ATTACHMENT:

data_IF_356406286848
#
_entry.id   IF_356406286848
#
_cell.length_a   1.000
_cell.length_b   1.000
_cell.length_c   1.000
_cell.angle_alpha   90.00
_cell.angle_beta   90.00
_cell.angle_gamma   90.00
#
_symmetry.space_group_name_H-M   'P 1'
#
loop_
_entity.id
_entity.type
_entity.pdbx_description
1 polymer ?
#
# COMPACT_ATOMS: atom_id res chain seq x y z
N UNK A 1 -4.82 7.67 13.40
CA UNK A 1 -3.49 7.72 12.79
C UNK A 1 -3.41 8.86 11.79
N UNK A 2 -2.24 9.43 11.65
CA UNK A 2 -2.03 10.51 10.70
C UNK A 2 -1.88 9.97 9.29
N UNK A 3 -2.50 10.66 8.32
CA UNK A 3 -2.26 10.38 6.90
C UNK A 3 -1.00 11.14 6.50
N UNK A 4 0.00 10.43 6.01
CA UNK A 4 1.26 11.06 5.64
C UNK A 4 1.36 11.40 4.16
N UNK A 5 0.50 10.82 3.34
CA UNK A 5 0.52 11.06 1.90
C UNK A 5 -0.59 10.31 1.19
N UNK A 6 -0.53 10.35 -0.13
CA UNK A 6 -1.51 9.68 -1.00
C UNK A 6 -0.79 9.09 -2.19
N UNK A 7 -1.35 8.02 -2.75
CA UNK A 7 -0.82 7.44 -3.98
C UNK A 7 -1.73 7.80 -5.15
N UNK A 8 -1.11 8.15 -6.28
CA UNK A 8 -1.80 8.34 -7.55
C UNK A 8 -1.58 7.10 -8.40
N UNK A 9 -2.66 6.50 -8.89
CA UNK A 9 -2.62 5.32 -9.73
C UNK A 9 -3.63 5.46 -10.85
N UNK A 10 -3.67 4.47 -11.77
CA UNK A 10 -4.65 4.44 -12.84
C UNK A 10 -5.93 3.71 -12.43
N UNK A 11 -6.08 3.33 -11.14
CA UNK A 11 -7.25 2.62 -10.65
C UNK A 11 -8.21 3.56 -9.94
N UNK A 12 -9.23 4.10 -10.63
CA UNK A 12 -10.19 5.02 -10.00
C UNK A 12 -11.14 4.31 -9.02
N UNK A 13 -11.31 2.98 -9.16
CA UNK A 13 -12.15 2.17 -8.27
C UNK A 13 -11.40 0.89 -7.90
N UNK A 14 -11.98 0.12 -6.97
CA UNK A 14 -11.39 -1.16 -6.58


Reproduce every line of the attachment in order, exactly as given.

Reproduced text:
data_IF_356406286848
#
_entry.id   IF_356406286848
#
_cell.length_a   1.000
_cell.length_b   1.000
_cell.length_c   1.000
_cell.angle_alpha   90.00
_cell.angle_beta   90.00
_cell.angle_gamma   90.00
#
_symmetry.space_group_name_H-M   'P 1'
#
loop_
_entity.id
_entity.type
_entity.pdbx_description
1 polymer ?
#
# COMPACT_ATOMS: atom_id res chain seq x y z
N UNK A 1 -4.82 7.67 13.40
CA UNK A 1 -3.49 7.72 12.79
C UNK A 1 -3.41 8.86 11.79
N UNK A 2 -2.24 9.43 11.65
CA UNK A 2 -2.03 10.51 10.70
C UNK A 2 -1.88 9.97 9.29
N UNK A 3 -2.50 10.66 8.32
CA UNK A 3 -2.26 10.38 6.90
C UNK A 3 -1.00 11.14 6.50
N UNK A 4 0.00 10.43 6.01
CA UNK A 4 1.26 11.06 5.64
C UNK A 4 1.36 11.40 4.16
N UNK A 5 0.50 10.82 3.34
CA UNK A 5 0.52 11.06 1.90
C UNK A 5 -0.59 10.31 1.19
N UNK A 6 -0.53 10.35 -0.13
CA UNK A 6 -1.51 9.68 -1.00
C UNK A 6 -0.79 9.09 -2.19
N UNK A 7 -1.35 8.02 -2.75
CA UNK A 7 -0.82 7.44 -3.98
C UNK A 7 -1.73 7.80 -5.15
N UNK A 8 -1.11 8.15 -6.28
CA UNK A 8 -1.80 8.34 -7.55
C UNK A 8 -1.58 7.10 -8.40
N UNK A 9 -2.66 6.50 -8.89
CA UNK A 9 -2.62 5.32 -9.73
C UNK A 9 -3.63 5.46 -10.85
N UNK A 10 -3.67 4.47 -11.77
CA UNK A 10 -4.65 4.44 -12.84
C UNK A 10 -5.93 3.71 -12.43
N UNK A 11 -6.08 3.33 -11.14
CA UNK A 11 -7.25 2.62 -10.65
C UNK A 11 -8.21 3.56 -9.94
N UNK A 12 -9.23 4.10 -10.63
CA UNK A 12 -10.19 5.02 -10.00
C UNK A 12 -11.14 4.31 -9.02
N UNK A 13 -11.31 2.98 -9.16
CA UNK A 13 -12.15 2.17 -8.27
C UNK A 13 -11.40 0.89 -7.90
N UNK A 14 -11.98 0.12 -6.97
CA UNK A 14 -11.39 -1.16 -6.58